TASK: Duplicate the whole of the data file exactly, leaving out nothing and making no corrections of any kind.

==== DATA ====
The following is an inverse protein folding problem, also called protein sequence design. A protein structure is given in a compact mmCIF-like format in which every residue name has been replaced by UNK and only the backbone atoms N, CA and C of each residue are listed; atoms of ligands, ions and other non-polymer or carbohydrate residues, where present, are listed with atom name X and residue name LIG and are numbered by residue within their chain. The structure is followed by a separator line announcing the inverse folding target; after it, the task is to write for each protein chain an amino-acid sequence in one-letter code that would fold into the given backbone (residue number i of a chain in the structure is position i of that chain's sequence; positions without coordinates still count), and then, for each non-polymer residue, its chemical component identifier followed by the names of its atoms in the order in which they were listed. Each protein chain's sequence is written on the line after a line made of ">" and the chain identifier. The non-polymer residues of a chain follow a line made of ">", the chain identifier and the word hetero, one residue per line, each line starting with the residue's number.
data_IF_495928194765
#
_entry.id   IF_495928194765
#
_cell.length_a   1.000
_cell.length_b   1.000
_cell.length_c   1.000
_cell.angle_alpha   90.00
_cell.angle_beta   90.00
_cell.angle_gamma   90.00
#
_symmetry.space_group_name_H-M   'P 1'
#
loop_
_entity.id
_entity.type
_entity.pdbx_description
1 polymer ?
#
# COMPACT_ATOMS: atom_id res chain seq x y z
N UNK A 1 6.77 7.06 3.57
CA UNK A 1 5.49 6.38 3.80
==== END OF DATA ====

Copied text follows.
The following is an inverse protein folding problem, also called protein sequence design. A protein structure is given in a compact mmCIF-like format in which every residue name has been replaced by UNK and only the backbone atoms N, CA and C of each residue are listed; atoms of ligands, ions and other non-polymer or carbohydrate residues, where present, are listed with atom name X and residue name LIG and are numbered by residue within their chain. The structure is followed by a separator line announcing the inverse folding target; after it, the task is to write for each protein chain an amino-acid sequence in one-letter code that would fold into the given backbone (residue number i of a chain in the structure is position i of that chain's sequence; positions without coordinates still count), and then, for each non-polymer residue, its chemical component identifier followed by the names of its atoms in the order in which they were listed. Each protein chain's sequence is written on the line after a line made of ">" and the chain identifier. The non-polymer residues of a chain follow a line made of ">", the chain identifier and the word hetero, one residue per line, each line starting with the residue's number.
data_IF_495928194765
#
_entry.id   IF_495928194765
#
_cell.length_a   1.000
_cell.length_b   1.000
_cell.length_c   1.000
_cell.angle_alpha   90.00
_cell.angle_beta   90.00
_cell.angle_gamma   90.00
#
_symmetry.space_group_name_H-M   'P 1'
#
loop_
_entity.id
_entity.type
_entity.pdbx_description
1 polymer ?
#
# COMPACT_ATOMS: atom_id res chain seq x y z
N UNK A 1 6.77 7.06 3.57
CA UNK A 1 5.49 6.38 3.80